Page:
Guardian Environment News

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Adani Carmichael mine to get six-year holiday on royalties, report says

Thu, 2017/05/25 - 8:08pm

Activist groups warn that swathes of farmland are at risk since the holiday would cover the Galilee basin and two other undeveloped mining regions

The Adani Carmichael project will reportedly receive a reduced royalty “holiday” offer from the Queensland government under a policy that activists say would subsidise other vast new coal projects that imperil swathes of farmland.

The state treasurer, Curtis Pitt, declined on Friday to confirm a report by the Australian that the Palaszczuk government had settled on a plan to give Adani a pause in royalties for up to six years.

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Categories: Environment

Public lands offer the best place for recreation. Speak up and protect them | Land Tawney

Thu, 2017/05/25 - 3:27pm

Land Tawney, president of Backcountry Hunters and Anglers, explains why the fight for national monuments is a battle sportsmen and women must win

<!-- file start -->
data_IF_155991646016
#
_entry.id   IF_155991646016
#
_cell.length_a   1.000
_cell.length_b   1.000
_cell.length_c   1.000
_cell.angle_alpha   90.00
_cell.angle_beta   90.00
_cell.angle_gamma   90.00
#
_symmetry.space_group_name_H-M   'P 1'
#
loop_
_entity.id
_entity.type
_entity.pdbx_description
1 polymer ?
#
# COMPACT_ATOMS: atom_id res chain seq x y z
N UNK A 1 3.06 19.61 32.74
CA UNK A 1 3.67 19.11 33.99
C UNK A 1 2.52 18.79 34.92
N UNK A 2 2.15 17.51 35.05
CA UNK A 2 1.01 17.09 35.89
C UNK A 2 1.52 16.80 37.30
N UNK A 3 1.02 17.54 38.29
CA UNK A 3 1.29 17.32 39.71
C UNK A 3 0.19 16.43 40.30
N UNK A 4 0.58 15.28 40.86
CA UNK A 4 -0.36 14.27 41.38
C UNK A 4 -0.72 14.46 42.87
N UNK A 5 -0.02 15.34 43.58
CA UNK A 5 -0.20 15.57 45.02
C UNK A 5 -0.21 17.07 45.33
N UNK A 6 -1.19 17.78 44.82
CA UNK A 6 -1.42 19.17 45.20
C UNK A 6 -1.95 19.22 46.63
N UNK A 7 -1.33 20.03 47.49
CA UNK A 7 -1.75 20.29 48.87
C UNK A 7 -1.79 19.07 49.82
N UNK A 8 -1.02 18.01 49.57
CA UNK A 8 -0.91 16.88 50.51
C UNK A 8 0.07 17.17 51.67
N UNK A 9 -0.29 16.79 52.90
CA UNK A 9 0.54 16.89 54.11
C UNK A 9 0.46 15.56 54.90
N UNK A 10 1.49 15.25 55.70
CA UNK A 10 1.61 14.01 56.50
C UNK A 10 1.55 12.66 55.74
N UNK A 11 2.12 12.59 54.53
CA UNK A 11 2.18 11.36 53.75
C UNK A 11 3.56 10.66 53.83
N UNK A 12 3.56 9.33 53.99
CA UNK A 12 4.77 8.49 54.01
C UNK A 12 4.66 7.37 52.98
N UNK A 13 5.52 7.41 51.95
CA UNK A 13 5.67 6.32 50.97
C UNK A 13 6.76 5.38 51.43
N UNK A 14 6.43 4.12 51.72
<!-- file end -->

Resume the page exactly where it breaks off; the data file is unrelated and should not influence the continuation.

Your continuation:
Signed into law by Theodore Roosevelt in 1906, the Antiquities Act has been used by 16 presidents – eight Republicans and eight Democrats – to safeguard millions of acres of exceptional public lands and waters, including outstanding fish and wildlife habitat that provides some of the best hiking, camping, floating, hunting and fishing in the nation.

On 26 April, however, President Donald Trump signed an executive order mandating the review of 27 national monuments nationwide, launching an unprecedented reassessment by the Interior Department.

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Categories: Environment

Manifesto guide: which party will do the most for cycling?

Thu, 2017/05/25 - 9:43am